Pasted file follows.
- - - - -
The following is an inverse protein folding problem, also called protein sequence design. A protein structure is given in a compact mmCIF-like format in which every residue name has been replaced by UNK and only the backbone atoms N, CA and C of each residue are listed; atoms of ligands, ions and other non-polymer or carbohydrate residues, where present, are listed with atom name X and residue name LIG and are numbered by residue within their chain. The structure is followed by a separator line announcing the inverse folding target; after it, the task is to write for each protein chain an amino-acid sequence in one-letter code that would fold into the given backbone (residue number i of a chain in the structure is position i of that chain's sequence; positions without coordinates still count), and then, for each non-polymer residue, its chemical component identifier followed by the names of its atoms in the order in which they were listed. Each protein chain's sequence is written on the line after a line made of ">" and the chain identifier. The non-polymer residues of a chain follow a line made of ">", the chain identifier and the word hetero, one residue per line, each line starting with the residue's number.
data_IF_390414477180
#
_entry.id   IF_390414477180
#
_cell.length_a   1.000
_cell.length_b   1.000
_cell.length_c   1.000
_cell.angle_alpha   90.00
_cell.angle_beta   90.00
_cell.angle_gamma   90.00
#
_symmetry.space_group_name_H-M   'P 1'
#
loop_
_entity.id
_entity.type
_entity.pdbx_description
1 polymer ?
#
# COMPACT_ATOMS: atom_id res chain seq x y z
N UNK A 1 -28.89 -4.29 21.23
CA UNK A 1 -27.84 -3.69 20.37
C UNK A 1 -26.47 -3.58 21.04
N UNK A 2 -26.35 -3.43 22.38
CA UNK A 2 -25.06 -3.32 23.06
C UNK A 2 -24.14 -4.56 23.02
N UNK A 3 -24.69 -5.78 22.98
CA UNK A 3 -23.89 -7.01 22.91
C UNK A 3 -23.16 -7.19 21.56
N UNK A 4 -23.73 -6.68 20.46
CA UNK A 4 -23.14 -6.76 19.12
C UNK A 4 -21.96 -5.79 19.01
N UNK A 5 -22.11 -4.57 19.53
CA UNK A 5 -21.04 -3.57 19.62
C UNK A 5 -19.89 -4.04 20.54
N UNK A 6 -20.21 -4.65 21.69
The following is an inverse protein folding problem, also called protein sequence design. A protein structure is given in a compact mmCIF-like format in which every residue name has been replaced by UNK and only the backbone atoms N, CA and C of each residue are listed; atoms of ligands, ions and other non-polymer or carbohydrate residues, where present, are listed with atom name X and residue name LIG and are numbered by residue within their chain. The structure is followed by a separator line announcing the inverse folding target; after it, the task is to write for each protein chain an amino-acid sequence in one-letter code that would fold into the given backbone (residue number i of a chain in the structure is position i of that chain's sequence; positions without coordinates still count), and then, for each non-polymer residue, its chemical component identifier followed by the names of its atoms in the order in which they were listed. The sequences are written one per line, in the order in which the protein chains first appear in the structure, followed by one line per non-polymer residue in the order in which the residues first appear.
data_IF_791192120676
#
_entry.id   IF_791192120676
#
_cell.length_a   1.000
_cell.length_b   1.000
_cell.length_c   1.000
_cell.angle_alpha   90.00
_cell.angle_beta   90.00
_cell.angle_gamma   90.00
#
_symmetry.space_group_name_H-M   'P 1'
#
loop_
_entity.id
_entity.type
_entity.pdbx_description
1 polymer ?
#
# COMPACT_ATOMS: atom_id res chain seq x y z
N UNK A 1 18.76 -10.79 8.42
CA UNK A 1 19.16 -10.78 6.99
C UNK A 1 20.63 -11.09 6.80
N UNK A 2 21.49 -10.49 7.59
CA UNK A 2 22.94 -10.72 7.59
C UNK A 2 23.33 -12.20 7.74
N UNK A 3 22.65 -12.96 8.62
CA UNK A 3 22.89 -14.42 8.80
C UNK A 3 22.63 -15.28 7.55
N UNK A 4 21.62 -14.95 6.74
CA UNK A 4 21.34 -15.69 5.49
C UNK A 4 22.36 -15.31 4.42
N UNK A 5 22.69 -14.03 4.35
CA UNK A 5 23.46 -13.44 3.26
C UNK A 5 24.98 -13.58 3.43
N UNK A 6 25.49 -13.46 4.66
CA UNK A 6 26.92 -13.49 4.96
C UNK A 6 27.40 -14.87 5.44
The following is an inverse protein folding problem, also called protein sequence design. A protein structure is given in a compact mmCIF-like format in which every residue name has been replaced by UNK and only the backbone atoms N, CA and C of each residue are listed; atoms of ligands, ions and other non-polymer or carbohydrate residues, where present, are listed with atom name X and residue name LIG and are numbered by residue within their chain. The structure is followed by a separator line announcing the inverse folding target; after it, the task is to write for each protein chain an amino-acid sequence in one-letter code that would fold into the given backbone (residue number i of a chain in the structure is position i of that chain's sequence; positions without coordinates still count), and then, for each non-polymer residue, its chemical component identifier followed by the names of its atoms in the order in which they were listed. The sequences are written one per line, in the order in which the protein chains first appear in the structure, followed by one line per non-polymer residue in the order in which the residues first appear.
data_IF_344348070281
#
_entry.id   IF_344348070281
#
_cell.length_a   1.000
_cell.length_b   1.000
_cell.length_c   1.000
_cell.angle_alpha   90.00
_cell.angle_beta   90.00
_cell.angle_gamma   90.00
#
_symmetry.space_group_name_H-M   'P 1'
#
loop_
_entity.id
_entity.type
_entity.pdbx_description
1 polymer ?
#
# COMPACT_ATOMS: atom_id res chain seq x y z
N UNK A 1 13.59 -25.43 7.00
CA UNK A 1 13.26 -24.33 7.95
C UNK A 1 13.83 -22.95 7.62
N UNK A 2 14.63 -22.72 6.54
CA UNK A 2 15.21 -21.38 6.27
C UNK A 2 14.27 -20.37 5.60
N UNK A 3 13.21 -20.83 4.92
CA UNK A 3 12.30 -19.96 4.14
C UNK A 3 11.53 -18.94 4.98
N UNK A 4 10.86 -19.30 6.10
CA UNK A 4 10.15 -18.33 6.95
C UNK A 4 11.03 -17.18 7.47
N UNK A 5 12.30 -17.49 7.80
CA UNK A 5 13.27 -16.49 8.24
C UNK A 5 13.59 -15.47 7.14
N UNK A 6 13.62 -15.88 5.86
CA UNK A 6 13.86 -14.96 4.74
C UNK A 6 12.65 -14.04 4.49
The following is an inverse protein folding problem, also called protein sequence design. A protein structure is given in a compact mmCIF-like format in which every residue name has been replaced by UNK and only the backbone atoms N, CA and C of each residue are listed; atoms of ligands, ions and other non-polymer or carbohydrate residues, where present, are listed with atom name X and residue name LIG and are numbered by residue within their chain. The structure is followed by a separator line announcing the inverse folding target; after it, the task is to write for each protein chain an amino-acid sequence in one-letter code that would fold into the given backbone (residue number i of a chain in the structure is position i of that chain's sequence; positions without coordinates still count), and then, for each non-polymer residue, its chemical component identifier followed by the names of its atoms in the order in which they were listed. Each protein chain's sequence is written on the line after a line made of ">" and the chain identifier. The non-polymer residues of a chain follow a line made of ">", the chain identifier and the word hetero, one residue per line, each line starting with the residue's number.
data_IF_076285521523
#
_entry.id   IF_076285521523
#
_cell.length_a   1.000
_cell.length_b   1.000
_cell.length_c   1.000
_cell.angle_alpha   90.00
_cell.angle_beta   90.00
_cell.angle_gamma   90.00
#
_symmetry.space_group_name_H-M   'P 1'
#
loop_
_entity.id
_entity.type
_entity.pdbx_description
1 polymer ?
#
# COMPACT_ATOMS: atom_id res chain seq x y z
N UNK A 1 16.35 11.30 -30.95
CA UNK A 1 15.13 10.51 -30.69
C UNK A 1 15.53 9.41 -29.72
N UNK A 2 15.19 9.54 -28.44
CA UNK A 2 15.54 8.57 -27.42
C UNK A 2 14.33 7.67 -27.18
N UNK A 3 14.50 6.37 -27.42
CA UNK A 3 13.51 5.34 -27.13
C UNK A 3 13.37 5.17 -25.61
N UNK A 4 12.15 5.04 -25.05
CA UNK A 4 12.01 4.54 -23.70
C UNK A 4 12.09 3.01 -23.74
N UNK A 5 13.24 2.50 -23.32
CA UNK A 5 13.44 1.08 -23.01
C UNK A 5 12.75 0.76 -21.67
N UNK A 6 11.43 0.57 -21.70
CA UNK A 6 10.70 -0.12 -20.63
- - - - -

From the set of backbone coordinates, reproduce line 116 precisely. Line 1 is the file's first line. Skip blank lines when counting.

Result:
The following is an inverse protein folding problem, also called protein sequence design. A protein structure is given in a compact mmCIF-like format in which every residue name has been replaced by UNK and only the backbone atoms N, CA and C of each residue are listed; atoms of ligands, ions and other non-polymer or carbohydrate residues, where present, are listed with atom name X and residue name LIG and are numbered by residue within their chain. The structure is followed by a separator line announcing the inverse folding target; after it, the task is to write for each protein chain an amino-acid sequence in one-letter code that would fold into the given backbone (residue number i of a chain in the structure is position i of that chain's sequence; positions without coordinates still count), and then, for each non-polymer residue, its chemical component identifier followed by the names of its atoms in the order in which they were listed. Each protein chain's sequence is written on the line after a line made of ">" and the chain identifier. The non-polymer residues of a chain follow a line made of ">", the chain identifier and the word hetero, one residue per line, each line starting with the residue's number.